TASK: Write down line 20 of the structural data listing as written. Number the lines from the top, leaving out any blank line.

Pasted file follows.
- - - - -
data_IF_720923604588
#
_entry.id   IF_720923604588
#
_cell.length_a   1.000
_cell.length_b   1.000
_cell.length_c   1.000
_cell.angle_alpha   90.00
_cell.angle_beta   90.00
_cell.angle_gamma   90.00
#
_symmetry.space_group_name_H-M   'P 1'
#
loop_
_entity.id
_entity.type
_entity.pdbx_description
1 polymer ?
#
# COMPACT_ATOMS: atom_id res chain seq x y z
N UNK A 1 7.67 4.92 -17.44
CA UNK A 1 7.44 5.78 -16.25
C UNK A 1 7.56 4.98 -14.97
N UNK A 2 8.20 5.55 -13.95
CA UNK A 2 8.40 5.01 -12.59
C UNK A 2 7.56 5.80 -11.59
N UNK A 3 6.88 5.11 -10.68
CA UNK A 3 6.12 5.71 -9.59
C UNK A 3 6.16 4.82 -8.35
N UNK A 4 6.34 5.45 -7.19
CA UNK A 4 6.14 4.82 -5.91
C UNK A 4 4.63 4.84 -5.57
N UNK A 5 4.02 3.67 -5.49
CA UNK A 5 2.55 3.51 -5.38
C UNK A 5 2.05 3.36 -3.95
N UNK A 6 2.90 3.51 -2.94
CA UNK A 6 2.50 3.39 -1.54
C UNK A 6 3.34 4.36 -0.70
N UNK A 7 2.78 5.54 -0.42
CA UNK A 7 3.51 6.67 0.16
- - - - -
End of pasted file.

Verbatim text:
# COMPACT_ATOMS: atom_id res chain seq x y z